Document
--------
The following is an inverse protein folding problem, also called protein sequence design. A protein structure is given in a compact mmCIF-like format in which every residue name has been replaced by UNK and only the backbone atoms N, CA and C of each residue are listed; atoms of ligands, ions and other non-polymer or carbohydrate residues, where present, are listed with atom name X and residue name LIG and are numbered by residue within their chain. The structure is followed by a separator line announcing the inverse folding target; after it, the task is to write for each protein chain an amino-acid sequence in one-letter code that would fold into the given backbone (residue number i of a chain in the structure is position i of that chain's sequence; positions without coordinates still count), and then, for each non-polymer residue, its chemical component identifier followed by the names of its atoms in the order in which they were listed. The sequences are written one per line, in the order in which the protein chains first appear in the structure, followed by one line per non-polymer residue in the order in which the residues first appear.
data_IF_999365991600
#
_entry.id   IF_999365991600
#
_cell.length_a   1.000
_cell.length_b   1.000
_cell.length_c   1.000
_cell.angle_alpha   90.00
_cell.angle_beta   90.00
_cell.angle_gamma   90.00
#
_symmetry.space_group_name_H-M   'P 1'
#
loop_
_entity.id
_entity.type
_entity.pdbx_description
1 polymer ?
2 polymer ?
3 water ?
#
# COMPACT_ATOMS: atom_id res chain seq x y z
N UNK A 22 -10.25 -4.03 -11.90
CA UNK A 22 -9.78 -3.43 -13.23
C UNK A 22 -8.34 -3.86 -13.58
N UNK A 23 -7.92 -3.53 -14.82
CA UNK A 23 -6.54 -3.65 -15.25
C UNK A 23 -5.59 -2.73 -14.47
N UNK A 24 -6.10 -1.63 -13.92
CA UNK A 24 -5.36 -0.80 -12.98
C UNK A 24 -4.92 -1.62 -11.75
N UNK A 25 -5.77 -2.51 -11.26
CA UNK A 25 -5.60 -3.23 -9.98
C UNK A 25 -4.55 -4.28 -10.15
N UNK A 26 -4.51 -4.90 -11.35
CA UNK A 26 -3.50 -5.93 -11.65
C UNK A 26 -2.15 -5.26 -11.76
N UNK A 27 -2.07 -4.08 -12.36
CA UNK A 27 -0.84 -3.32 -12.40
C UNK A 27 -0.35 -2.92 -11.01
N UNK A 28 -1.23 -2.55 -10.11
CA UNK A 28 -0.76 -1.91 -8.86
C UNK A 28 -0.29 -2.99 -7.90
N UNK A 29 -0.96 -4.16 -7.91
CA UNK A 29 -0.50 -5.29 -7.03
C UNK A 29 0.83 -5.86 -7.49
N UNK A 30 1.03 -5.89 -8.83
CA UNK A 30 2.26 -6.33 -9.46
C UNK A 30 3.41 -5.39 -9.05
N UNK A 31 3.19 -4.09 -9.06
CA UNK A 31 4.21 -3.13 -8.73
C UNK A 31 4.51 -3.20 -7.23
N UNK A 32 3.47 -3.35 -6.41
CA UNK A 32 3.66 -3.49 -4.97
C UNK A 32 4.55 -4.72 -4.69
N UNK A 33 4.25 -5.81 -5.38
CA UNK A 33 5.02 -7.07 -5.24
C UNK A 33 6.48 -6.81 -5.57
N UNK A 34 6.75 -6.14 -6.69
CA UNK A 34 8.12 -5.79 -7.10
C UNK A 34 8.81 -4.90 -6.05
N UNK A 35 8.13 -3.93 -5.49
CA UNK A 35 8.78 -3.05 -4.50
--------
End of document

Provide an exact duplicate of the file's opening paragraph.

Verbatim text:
The following is an inverse protein folding problem, also called protein sequence design. A protein structure is given in a compact mmCIF-like format in which every residue name has been replaced by UNK and only the backbone atoms N, CA and C of each residue are listed; atoms of ligands, ions and other non-polymer or carbohydrate residues, where present, are listed with atom name X and residue name LIG and are numbered by residue within their chain. The structure is followed by a separator line announcing the inverse folding target; after it, the task is to write for each protein chain an amino-acid sequence in one-letter code that would fold into the given backbone (residue number i of a chain in the structure is position i of that chain's sequence; positions without coordinates still count), and then, for each non-polymer residue, its chemical component identifier followed by the names of its atoms in the order in which they were listed. The sequences are written one per line, in the order in which the protein chains first appear in the structure, followed by one line per non-polymer residue in the order in which the residues first appear.